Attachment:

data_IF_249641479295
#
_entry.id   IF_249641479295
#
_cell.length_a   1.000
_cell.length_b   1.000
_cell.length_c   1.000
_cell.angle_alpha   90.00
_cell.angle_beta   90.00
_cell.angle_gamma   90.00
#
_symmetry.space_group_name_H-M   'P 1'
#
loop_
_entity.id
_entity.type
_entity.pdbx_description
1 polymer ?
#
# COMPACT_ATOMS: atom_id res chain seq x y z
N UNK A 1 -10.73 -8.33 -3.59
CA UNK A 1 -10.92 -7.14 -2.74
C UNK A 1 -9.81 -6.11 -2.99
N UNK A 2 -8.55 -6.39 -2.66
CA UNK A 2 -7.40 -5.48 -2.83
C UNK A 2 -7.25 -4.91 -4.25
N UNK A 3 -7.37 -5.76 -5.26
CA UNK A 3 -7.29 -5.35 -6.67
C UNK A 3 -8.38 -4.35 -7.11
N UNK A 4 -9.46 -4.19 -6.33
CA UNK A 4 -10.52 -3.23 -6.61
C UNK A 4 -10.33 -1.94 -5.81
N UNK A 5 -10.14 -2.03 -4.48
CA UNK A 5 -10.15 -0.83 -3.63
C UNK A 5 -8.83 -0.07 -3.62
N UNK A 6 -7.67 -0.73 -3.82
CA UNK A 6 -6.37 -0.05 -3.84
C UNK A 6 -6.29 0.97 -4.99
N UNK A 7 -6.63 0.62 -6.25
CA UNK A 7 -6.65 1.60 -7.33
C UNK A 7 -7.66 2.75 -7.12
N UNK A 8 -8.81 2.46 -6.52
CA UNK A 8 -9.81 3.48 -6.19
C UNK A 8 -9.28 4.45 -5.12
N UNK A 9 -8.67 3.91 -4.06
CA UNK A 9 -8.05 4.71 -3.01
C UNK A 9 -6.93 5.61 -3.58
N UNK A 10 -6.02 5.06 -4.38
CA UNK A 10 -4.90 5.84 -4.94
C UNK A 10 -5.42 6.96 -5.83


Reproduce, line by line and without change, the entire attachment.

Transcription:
data_IF_249641479295
#
_entry.id   IF_249641479295
#
_cell.length_a   1.000
_cell.length_b   1.000
_cell.length_c   1.000
_cell.angle_alpha   90.00
_cell.angle_beta   90.00
_cell.angle_gamma   90.00
#
_symmetry.space_group_name_H-M   'P 1'
#
loop_
_entity.id
_entity.type
_entity.pdbx_description
1 polymer ?
#
# COMPACT_ATOMS: atom_id res chain seq x y z
N UNK A 1 -10.73 -8.33 -3.59
CA UNK A 1 -10.92 -7.14 -2.74
C UNK A 1 -9.81 -6.11 -2.99
N UNK A 2 -8.55 -6.39 -2.66
CA UNK A 2 -7.40 -5.48 -2.83
C UNK A 2 -7.25 -4.91 -4.25
N UNK A 3 -7.37 -5.76 -5.26
CA UNK A 3 -7.29 -5.35 -6.67
C UNK A 3 -8.38 -4.35 -7.11
N UNK A 4 -9.46 -4.19 -6.33
CA UNK A 4 -10.52 -3.23 -6.61
C UNK A 4 -10.33 -1.94 -5.81
N UNK A 5 -10.14 -2.03 -4.48
CA UNK A 5 -10.15 -0.83 -3.63
C UNK A 5 -8.83 -0.07 -3.62
N UNK A 6 -7.67 -0.73 -3.82
CA UNK A 6 -6.37 -0.05 -3.84
C UNK A 6 -6.29 0.97 -4.99
N UNK A 7 -6.63 0.62 -6.25
CA UNK A 7 -6.65 1.60 -7.33
C UNK A 7 -7.66 2.75 -7.12
N UNK A 8 -8.81 2.46 -6.52
CA UNK A 8 -9.81 3.48 -6.19
C UNK A 8 -9.28 4.45 -5.12
N UNK A 9 -8.67 3.91 -4.06
CA UNK A 9 -8.05 4.71 -3.01
C UNK A 9 -6.93 5.61 -3.58
N UNK A 10 -6.02 5.06 -4.38
CA UNK A 10 -4.90 5.84 -4.94
C UNK A 10 -5.42 6.96 -5.83